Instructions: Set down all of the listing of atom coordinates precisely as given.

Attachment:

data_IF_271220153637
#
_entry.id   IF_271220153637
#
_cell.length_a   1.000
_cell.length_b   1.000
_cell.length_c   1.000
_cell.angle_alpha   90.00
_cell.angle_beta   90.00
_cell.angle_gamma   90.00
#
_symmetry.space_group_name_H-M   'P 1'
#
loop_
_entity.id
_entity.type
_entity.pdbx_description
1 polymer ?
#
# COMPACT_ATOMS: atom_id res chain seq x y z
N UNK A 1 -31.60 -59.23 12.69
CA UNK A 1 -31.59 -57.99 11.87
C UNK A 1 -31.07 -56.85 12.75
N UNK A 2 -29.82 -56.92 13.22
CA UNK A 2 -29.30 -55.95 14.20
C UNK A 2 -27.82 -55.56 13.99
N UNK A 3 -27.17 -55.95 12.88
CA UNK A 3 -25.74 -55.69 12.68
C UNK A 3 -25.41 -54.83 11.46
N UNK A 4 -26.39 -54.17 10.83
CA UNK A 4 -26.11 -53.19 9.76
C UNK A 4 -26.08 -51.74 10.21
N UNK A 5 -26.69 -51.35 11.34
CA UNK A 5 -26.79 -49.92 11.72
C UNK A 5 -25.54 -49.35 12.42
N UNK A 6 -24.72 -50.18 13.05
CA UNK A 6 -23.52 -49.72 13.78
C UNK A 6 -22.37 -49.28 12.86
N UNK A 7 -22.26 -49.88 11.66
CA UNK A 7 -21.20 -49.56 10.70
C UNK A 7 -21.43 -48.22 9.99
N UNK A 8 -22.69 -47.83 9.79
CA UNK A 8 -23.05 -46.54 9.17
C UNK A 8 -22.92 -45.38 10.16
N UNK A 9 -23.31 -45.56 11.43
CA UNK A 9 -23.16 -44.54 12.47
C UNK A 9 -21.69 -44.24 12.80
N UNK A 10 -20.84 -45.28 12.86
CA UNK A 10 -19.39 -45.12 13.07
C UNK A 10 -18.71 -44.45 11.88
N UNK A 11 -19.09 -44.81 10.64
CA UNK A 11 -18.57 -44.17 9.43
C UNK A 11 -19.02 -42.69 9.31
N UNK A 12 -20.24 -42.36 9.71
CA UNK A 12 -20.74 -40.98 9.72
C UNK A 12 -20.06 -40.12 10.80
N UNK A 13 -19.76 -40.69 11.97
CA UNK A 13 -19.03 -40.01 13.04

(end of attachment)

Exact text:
data_IF_271220153637
#
_entry.id   IF_271220153637
#
_cell.length_a   1.000
_cell.length_b   1.000
_cell.length_c   1.000
_cell.angle_alpha   90.00
_cell.angle_beta   90.00
_cell.angle_gamma   90.00
#
_symmetry.space_group_name_H-M   'P 1'
#
loop_
_entity.id
_entity.type
_entity.pdbx_description
1 polymer ?
#
# COMPACT_ATOMS: atom_id res chain seq x y z
N UNK A 1 -31.60 -59.23 12.69
CA UNK A 1 -31.59 -57.99 11.87
C UNK A 1 -31.07 -56.85 12.75
N UNK A 2 -29.82 -56.92 13.22
CA UNK A 2 -29.30 -55.95 14.20
C UNK A 2 -27.82 -55.56 13.99
N UNK A 3 -27.17 -55.95 12.88
CA UNK A 3 -25.74 -55.69 12.68
C UNK A 3 -25.41 -54.83 11.46
N UNK A 4 -26.39 -54.17 10.83
CA UNK A 4 -26.11 -53.19 9.76
C UNK A 4 -26.08 -51.74 10.21
N UNK A 5 -26.69 -51.35 11.34
CA UNK A 5 -26.79 -49.92 11.72
C UNK A 5 -25.54 -49.35 12.42
N UNK A 6 -24.72 -50.18 13.05
CA UNK A 6 -23.52 -49.72 13.78
C UNK A 6 -22.37 -49.28 12.86
N UNK A 7 -22.26 -49.88 11.66
CA UNK A 7 -21.20 -49.56 10.70
C UNK A 7 -21.43 -48.22 9.99
N UNK A 8 -22.69 -47.83 9.79
CA UNK A 8 -23.05 -46.54 9.17
C UNK A 8 -22.92 -45.38 10.16
N UNK A 9 -23.31 -45.56 11.43
CA UNK A 9 -23.16 -44.54 12.47
C UNK A 9 -21.69 -44.24 12.80
N UNK A 10 -20.84 -45.28 12.86
CA UNK A 10 -19.39 -45.12 13.07
C UNK A 10 -18.71 -44.45 11.88
N UNK A 11 -19.09 -44.81 10.64
CA UNK A 11 -18.57 -44.17 9.43
C UNK A 11 -19.02 -42.69 9.31
N UNK A 12 -20.24 -42.36 9.71
CA UNK A 12 -20.74 -40.98 9.72
C UNK A 12 -20.06 -40.12 10.80
N UNK A 13 -19.76 -40.69 11.97
CA UNK A 13 -19.03 -40.01 13.04